Getting Rid of Travel Anxiety: Food Suitcases, Fitness and Planning Ahead

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I can hardly believe that I embark on a month-long journey in Luxembourg NEXT FRIDAY!!! It’s finally hit me as I’ve been preparing and packing like crazy. And as the travel anxiety starts to hit...

Considering I’ve traveled quite a bit, I bet you’d never guess that up until now I never really liked traveling. I think I liked the idea of it, but to be honest, I used to suck at traveling. Suck at traveling? Is that even a thing? Well, apparently it is, because I’m living proof. My travel anxiety used to be so bad that it got in the way of me being "good" at it.

As far as I can remember traveling has always just been hard for me. Any kind of change has always been hard for me, even when it’s short term like it is during a trip (plus it doesn't help that flying freaks me out). I’m a creature of habit and love my schedule. I love planning my weeks out on Sundays and prepping mentally and physically for it. I love going to bed early and getting up at the crack of dawn to enjoy the peace, quiet and, of course, coffee. I love working out in the morning and doing my thing (usually blog-related) throughout the rest of day. I like sticking to the plan. Like really like it. Which I’ll admit, isn’t always healthy.

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A lot of this stems from being a naturally-anxious person. Although my anxiety has gotten so much better over the past year, it still surfaces quite frequently. Sticking to my schedule helps me feel calm and keeps my anxiety at bay.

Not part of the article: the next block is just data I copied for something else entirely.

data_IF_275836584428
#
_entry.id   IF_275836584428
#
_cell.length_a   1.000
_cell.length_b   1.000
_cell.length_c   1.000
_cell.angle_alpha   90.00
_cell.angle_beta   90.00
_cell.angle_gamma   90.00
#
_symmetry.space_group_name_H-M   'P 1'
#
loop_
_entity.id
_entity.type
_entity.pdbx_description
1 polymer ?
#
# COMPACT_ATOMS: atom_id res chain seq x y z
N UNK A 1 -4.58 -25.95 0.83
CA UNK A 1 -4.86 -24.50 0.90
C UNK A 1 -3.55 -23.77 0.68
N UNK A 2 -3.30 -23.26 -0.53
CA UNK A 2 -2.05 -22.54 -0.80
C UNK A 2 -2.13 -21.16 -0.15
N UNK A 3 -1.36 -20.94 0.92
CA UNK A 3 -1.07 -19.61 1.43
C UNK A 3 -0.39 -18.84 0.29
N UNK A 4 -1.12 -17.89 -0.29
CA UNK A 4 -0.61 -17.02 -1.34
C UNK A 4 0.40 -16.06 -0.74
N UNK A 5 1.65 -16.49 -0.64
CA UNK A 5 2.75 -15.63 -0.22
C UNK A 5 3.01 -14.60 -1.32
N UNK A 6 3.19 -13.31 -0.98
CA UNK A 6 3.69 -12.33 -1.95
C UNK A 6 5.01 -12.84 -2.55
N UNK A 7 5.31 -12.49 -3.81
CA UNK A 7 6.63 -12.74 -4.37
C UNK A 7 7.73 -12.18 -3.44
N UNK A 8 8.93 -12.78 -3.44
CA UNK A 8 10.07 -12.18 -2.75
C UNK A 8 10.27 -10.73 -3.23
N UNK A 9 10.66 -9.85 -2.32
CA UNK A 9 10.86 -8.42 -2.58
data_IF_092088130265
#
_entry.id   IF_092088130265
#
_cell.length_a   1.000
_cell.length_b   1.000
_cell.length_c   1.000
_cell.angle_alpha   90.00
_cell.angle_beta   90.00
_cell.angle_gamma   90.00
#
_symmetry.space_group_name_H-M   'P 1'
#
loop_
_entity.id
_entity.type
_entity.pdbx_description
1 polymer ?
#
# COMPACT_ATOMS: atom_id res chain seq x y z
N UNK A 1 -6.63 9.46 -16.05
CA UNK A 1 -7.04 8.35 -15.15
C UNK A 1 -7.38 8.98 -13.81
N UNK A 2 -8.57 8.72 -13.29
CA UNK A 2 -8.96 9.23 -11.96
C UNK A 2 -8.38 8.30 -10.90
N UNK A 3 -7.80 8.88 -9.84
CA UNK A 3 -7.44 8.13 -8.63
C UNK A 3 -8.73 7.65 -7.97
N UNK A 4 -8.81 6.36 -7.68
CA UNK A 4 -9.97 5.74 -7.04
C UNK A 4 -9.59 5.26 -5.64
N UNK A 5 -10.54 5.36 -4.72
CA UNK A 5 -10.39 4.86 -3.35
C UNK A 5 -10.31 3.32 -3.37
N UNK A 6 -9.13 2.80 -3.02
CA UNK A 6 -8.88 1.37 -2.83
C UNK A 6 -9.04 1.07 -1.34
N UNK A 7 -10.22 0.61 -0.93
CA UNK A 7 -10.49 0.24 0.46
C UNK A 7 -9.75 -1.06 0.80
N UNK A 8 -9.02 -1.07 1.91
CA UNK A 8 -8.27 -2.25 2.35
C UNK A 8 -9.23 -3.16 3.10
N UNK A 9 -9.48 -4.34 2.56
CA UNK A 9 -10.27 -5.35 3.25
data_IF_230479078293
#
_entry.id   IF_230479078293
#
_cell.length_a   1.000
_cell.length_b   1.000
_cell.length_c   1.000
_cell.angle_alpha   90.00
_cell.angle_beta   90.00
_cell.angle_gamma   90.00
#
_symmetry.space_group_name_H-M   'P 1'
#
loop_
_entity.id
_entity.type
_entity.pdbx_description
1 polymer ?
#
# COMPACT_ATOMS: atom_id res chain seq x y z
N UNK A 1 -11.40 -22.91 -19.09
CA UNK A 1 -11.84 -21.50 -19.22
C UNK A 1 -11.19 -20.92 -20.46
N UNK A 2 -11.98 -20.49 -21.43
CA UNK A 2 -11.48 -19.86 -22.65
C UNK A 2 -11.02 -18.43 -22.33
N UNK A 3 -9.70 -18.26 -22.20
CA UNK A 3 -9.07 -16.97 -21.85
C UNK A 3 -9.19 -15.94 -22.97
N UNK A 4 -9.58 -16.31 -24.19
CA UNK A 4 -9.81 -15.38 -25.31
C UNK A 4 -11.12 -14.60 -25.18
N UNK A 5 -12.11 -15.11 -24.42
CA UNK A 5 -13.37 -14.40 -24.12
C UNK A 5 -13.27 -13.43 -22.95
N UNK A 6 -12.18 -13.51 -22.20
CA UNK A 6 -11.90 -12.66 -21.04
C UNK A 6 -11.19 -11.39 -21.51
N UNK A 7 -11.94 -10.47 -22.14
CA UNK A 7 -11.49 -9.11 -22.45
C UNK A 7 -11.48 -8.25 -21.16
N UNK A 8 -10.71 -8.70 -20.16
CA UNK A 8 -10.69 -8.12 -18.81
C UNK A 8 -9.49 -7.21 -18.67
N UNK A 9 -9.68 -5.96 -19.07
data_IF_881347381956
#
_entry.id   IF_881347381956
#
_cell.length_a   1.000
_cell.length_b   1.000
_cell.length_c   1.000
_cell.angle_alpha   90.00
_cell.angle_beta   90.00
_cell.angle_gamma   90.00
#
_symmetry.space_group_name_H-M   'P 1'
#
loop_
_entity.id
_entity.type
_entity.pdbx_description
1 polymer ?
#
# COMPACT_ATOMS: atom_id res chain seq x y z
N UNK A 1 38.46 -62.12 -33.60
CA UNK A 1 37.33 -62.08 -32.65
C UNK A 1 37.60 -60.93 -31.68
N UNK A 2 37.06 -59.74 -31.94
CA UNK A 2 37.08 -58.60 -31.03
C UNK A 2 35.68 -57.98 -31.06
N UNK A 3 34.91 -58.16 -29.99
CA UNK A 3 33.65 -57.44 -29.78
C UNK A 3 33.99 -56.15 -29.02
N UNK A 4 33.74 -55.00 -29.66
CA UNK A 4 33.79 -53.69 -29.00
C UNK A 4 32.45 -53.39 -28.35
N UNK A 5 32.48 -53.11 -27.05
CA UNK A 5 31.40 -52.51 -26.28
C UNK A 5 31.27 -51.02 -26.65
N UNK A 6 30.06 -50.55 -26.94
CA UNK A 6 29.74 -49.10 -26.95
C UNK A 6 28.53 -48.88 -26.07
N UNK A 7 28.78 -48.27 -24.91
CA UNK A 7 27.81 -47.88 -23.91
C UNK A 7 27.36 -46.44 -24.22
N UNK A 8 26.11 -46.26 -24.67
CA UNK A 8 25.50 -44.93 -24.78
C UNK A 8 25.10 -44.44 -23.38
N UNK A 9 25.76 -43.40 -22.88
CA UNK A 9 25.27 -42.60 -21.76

BUT, I’ve found that sometimes in order to truly fight my anxiety and grow through it, instead of just tip toeing around it, I have to do things that are outside of my comfort zone. I have to put myself in situations that make me a little anxious so that, instead of ignoring my anxiety, I learn new ways to deal with it.

Like, for example, going to Europe for a month after just having a conversation with my mom about how I had finally accepted that I suck at travelling and probably always will.

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Rewind for a second. I was at work in the communications office at my school one day, reading through stories that needed to be written up about the upcoming study abroad opportunities. I peaked at the course offerings, knowing damn well I wasn’t actually going to apply.

See, the majority of the students at my itty bitty school end up studying abroad at least once, so whenever I had been asked about it I would say “oh yeah, you know, maybe I’ll go during Jan Term senior year.” Well, those senior year Jan Term classes were what I was reviewing for work and the thought of going on any of the trips freaked me out.

I texted my mom and told her that I felt a little guilty for not taking this opportunity to see more of the world, but I just finally was able to admit that I wouldn’t be successful on those trips. Going that far out of my comfort zone wouldn’t have been healthy for me.

So you can imagine my shock a week or so later when I was aimlessly and blissfully perusing the isles of Whole Food and received a text from my mom telling me we had the opportunity to go with my dad to Luxembourg for a month because he had to go for work. I literally stopped dead in my tracks, right in the middle of the isle, apple cider vinegar in hand (thank God I didn’t drop it, but I swear I almost did).

As usual when someone proposes an idea that disrupts my perfectly thought out schedule and life-plan, my first thought was “oh HELL no.”

And then as soon as that popped into my head I wanted to smack myself. WAS I CRAZY?! This was a once in a lifetime trip and I was going to turn it down to house sit my own home and take care of my (annoying… sorry Kermit) dog?!

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It was in that moment that I knew it would be a test of my anxiety, but I was ready for it.